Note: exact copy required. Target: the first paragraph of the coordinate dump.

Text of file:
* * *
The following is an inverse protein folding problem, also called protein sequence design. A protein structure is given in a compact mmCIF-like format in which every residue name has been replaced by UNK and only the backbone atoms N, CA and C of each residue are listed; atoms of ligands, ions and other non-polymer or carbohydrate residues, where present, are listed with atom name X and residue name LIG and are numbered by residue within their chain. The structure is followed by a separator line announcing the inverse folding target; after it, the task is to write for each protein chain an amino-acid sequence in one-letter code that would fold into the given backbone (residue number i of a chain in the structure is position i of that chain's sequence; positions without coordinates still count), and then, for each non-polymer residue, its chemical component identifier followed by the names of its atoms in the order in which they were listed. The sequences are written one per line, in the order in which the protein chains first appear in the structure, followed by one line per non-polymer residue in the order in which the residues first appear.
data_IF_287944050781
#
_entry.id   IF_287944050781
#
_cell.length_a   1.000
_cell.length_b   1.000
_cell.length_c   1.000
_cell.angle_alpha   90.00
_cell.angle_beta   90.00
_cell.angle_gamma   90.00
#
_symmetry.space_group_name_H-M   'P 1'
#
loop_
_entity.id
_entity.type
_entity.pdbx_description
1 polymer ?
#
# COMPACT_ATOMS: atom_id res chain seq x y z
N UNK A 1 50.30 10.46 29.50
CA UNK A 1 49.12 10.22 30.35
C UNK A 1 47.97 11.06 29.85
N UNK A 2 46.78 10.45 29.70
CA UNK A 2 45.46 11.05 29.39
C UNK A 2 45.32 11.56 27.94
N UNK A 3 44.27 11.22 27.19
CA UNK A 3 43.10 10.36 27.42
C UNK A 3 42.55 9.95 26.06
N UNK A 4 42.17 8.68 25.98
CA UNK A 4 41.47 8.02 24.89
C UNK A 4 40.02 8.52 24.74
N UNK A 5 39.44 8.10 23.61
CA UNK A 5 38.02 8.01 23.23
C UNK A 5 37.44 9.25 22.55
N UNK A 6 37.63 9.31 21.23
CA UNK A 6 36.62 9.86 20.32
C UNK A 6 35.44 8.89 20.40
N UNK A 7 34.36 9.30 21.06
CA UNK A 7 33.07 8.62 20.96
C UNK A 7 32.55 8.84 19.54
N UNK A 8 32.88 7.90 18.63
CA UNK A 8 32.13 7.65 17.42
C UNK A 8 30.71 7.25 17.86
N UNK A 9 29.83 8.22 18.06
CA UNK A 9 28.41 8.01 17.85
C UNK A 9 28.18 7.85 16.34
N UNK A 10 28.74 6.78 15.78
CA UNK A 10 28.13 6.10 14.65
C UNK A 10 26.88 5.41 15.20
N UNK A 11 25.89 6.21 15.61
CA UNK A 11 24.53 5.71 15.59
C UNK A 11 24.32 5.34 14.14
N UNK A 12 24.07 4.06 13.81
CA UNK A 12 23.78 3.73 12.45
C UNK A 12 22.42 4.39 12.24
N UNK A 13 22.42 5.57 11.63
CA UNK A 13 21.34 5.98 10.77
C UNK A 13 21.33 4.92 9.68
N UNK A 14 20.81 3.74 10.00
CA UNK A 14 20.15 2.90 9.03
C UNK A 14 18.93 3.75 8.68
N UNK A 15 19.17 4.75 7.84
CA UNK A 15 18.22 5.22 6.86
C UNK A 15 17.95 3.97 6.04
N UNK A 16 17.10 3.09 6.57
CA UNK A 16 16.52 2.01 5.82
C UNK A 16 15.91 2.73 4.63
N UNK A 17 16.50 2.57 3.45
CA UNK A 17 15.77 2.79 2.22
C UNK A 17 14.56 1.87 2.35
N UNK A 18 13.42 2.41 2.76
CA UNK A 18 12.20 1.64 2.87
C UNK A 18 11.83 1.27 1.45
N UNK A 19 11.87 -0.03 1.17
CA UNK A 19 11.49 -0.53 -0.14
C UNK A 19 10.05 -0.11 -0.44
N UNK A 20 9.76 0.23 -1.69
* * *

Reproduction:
The following is an inverse protein folding problem, also called protein sequence design. A protein structure is given in a compact mmCIF-like format in which every residue name has been replaced by UNK and only the backbone atoms N, CA and C of each residue are listed; atoms of ligands, ions and other non-polymer or carbohydrate residues, where present, are listed with atom name X and residue name LIG and are numbered by residue within their chain. The structure is followed by a separator line announcing the inverse folding target; after it, the task is to write for each protein chain an amino-acid sequence in one-letter code that would fold into the given backbone (residue number i of a chain in the structure is position i of that chain's sequence; positions without coordinates still count), and then, for each non-polymer residue, its chemical component identifier followed by the names of its atoms in the order in which they were listed. The sequences are written one per line, in the order in which the protein chains first appear in the structure, followed by one line per non-polymer residue in the order in which the residues first appear.